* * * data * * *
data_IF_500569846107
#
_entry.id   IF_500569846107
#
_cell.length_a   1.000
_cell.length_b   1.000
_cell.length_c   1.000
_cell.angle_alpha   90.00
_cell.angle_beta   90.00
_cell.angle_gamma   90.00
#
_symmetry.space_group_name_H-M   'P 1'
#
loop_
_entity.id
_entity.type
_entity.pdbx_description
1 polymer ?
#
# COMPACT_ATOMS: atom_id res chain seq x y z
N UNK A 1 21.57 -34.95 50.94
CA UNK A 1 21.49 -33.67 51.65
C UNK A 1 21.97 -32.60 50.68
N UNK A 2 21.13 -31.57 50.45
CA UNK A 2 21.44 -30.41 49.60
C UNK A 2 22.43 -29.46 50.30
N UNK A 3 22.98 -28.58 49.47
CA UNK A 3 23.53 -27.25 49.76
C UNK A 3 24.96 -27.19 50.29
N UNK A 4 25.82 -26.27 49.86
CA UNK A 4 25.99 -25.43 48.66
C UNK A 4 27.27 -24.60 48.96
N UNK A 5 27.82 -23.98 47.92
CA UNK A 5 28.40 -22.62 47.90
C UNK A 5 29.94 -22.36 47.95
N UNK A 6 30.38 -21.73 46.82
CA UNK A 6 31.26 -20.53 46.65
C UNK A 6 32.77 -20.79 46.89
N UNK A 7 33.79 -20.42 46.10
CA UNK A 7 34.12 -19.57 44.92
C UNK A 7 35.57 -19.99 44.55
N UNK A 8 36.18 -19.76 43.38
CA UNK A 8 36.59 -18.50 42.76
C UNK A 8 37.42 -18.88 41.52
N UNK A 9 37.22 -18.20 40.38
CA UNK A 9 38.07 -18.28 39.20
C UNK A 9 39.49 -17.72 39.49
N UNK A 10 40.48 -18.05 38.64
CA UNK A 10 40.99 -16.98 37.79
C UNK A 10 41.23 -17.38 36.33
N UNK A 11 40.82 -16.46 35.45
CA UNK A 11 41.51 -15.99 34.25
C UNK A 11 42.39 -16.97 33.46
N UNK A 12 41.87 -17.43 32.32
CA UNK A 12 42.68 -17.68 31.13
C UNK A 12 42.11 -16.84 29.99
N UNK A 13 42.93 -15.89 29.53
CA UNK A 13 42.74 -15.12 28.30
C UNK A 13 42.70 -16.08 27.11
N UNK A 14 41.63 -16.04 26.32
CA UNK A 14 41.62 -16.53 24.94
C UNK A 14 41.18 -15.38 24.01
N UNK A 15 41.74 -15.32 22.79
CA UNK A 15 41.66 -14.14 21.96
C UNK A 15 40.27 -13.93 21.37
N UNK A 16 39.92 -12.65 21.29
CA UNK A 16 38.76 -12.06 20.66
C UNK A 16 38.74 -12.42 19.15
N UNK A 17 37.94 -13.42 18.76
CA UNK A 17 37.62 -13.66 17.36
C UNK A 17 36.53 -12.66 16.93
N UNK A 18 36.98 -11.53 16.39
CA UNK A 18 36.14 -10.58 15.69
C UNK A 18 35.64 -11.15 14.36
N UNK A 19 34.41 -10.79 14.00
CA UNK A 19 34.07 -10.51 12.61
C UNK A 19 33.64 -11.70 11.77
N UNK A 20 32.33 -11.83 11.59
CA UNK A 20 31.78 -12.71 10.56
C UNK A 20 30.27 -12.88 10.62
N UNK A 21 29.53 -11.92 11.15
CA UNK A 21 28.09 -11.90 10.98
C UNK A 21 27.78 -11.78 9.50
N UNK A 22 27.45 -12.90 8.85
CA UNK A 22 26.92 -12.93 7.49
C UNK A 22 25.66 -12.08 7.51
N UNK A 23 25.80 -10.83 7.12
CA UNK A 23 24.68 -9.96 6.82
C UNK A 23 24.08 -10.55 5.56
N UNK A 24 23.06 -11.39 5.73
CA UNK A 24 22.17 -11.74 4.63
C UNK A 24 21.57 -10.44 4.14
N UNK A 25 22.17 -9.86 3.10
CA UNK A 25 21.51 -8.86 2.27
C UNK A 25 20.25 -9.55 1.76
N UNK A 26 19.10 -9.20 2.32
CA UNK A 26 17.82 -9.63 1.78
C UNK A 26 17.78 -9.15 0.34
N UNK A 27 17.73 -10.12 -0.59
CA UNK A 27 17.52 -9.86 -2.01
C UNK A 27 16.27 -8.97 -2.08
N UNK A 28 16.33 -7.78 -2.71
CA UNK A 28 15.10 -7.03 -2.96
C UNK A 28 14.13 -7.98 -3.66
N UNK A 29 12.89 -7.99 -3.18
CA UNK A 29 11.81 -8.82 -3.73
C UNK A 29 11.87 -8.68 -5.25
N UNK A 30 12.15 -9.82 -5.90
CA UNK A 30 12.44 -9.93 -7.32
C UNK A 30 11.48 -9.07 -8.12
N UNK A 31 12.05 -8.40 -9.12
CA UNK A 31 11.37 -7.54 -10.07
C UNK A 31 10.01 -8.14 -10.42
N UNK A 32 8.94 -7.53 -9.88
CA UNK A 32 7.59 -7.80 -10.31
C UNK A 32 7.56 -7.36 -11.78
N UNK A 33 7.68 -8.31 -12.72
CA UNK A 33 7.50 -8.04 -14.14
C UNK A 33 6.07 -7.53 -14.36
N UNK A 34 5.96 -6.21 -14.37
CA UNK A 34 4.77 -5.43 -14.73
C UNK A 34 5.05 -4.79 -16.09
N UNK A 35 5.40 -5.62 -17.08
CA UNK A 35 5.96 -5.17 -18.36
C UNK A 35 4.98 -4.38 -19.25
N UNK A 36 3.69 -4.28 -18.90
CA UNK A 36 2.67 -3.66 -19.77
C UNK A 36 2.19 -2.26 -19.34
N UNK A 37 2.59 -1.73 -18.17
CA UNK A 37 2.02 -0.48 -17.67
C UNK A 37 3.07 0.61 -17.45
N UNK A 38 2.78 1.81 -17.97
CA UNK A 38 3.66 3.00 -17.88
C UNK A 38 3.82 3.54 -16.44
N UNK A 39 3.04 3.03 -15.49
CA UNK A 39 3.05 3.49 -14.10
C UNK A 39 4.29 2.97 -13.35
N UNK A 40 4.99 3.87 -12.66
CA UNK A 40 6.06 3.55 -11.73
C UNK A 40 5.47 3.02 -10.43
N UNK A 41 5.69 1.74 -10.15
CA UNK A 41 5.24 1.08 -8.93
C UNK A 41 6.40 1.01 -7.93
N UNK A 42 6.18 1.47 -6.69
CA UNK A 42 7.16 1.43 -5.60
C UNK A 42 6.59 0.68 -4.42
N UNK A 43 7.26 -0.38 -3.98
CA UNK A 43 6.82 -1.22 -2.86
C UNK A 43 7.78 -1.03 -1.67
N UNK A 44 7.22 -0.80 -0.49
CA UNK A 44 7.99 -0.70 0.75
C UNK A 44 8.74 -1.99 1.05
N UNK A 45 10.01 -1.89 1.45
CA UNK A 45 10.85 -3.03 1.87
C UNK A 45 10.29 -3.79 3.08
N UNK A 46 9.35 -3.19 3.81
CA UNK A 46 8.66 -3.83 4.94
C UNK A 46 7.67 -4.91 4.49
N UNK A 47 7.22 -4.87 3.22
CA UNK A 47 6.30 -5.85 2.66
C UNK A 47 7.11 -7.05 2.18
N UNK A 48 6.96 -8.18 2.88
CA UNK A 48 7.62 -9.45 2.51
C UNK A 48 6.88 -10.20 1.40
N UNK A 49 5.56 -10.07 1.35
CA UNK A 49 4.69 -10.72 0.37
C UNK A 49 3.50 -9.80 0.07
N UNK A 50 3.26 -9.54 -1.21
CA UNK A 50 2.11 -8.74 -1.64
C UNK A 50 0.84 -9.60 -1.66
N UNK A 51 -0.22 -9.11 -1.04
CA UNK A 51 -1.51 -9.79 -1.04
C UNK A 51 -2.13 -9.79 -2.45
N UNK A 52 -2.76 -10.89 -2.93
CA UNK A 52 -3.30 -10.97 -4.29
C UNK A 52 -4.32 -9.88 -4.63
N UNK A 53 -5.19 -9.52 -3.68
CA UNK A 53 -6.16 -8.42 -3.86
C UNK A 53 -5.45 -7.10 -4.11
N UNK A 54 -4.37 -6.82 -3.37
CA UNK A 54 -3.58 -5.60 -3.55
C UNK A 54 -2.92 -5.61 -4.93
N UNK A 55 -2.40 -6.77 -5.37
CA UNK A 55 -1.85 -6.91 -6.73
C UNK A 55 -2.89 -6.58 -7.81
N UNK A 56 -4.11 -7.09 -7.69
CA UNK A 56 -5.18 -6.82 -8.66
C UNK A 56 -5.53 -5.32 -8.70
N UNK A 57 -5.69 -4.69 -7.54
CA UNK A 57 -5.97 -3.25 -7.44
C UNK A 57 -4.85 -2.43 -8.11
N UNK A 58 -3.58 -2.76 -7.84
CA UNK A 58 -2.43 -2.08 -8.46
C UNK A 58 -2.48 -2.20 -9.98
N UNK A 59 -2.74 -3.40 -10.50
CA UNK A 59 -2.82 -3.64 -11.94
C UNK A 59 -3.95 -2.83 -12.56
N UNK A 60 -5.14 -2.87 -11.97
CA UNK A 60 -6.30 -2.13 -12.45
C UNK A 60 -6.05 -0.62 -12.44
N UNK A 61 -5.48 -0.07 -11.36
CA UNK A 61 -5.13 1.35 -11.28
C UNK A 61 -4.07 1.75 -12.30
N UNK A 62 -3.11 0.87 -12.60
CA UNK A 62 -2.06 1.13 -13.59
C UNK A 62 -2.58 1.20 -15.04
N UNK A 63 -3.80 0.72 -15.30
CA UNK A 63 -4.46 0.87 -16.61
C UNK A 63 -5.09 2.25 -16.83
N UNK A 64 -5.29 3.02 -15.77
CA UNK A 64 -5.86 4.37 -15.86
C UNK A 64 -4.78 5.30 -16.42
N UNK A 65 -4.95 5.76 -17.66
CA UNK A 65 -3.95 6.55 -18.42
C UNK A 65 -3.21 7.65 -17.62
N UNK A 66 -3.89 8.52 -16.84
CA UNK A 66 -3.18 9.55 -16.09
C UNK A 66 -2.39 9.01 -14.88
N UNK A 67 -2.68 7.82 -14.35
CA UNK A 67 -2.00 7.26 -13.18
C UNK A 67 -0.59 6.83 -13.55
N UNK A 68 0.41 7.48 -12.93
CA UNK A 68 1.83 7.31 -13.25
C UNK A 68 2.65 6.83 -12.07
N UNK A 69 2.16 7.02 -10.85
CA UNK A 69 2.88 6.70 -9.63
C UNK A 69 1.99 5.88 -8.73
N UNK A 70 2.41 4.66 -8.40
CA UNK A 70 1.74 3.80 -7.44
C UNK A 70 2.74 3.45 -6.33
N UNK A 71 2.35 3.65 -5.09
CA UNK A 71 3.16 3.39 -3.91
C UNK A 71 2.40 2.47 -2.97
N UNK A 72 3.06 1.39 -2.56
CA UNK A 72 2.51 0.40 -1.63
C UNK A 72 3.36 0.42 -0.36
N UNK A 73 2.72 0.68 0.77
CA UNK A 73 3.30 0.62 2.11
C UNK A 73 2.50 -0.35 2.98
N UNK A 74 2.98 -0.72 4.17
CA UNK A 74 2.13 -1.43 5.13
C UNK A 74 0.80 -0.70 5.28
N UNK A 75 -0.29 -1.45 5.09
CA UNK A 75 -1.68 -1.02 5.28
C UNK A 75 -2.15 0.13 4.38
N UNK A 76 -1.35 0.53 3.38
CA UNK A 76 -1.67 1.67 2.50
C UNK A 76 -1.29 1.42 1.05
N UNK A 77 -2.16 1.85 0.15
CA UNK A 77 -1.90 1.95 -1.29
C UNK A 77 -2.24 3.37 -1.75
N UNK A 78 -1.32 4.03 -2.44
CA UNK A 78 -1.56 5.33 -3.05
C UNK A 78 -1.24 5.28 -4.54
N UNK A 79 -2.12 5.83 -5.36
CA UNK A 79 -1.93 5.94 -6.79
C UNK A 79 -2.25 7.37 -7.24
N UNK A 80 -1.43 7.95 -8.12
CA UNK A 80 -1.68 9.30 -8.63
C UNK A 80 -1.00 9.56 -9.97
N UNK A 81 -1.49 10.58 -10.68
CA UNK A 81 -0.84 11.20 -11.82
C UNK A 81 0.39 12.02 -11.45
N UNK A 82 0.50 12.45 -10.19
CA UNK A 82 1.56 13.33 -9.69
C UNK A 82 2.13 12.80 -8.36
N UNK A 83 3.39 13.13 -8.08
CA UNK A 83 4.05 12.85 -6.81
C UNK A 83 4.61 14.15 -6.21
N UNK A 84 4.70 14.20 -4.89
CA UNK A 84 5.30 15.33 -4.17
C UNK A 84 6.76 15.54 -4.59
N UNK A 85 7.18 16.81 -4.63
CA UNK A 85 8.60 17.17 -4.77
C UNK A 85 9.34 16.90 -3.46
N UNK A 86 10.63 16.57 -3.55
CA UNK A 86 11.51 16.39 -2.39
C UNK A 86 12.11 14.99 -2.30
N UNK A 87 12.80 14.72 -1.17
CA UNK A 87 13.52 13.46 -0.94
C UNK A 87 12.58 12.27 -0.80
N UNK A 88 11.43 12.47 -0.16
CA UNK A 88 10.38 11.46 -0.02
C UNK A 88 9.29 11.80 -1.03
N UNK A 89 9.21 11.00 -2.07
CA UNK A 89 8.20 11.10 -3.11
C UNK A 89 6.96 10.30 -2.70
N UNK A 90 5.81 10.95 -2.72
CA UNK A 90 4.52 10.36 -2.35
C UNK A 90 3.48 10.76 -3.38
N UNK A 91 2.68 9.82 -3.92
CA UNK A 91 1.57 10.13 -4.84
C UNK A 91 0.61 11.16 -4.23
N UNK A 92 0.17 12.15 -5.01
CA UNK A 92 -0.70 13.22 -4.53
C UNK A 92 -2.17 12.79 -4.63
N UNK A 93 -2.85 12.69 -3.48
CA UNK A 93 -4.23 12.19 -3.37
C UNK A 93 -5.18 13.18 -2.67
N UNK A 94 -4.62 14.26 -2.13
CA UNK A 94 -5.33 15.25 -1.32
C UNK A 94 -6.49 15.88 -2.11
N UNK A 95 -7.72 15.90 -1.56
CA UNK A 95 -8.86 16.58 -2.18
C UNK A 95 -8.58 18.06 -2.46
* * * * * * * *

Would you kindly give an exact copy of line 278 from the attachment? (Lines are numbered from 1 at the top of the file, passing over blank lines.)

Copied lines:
C UNK A 86 12.11 14.99 -2.30